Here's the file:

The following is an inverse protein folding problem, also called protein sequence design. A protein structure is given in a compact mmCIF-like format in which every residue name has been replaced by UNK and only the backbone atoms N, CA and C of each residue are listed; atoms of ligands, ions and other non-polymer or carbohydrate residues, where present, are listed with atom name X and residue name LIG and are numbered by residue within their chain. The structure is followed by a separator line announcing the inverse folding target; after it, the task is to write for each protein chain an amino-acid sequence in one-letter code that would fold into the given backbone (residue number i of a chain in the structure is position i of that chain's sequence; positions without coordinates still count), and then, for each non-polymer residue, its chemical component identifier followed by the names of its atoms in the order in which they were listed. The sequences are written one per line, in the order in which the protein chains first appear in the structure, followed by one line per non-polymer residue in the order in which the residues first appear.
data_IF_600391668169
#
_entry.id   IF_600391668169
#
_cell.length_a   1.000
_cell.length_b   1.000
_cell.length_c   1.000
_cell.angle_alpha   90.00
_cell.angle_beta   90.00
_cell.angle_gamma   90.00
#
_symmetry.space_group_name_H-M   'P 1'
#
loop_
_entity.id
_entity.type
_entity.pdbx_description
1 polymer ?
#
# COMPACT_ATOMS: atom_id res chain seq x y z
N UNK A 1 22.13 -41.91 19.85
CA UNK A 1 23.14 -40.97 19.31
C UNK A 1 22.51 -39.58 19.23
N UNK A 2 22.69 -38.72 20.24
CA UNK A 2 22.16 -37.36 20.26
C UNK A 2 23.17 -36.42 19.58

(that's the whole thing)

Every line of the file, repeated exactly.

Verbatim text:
The following is an inverse protein folding problem, also called protein sequence design. A protein structure is given in a compact mmCIF-like format in which every residue name has been replaced by UNK and only the backbone atoms N, CA and C of each residue are listed; atoms of ligands, ions and other non-polymer or carbohydrate residues, where present, are listed with atom name X and residue name LIG and are numbered by residue within their chain. The structure is followed by a separator line announcing the inverse folding target; after it, the task is to write for each protein chain an amino-acid sequence in one-letter code that would fold into the given backbone (residue number i of a chain in the structure is position i of that chain's sequence; positions without coordinates still count), and then, for each non-polymer residue, its chemical component identifier followed by the names of its atoms in the order in which they were listed. The sequences are written one per line, in the order in which the protein chains first appear in the structure, followed by one line per non-polymer residue in the order in which the residues first appear.
data_IF_600391668169
#
_entry.id   IF_600391668169
#
_cell.length_a   1.000
_cell.length_b   1.000
_cell.length_c   1.000
_cell.angle_alpha   90.00
_cell.angle_beta   90.00
_cell.angle_gamma   90.00
#
_symmetry.space_group_name_H-M   'P 1'
#
loop_
_entity.id
_entity.type
_entity.pdbx_description
1 polymer ?
#
# COMPACT_ATOMS: atom_id res chain seq x y z
N UNK A 1 22.13 -41.91 19.85
CA UNK A 1 23.14 -40.97 19.31
C UNK A 1 22.51 -39.58 19.23
N UNK A 2 22.69 -38.72 20.24
CA UNK A 2 22.16 -37.36 20.26
C UNK A 2 23.17 -36.42 19.58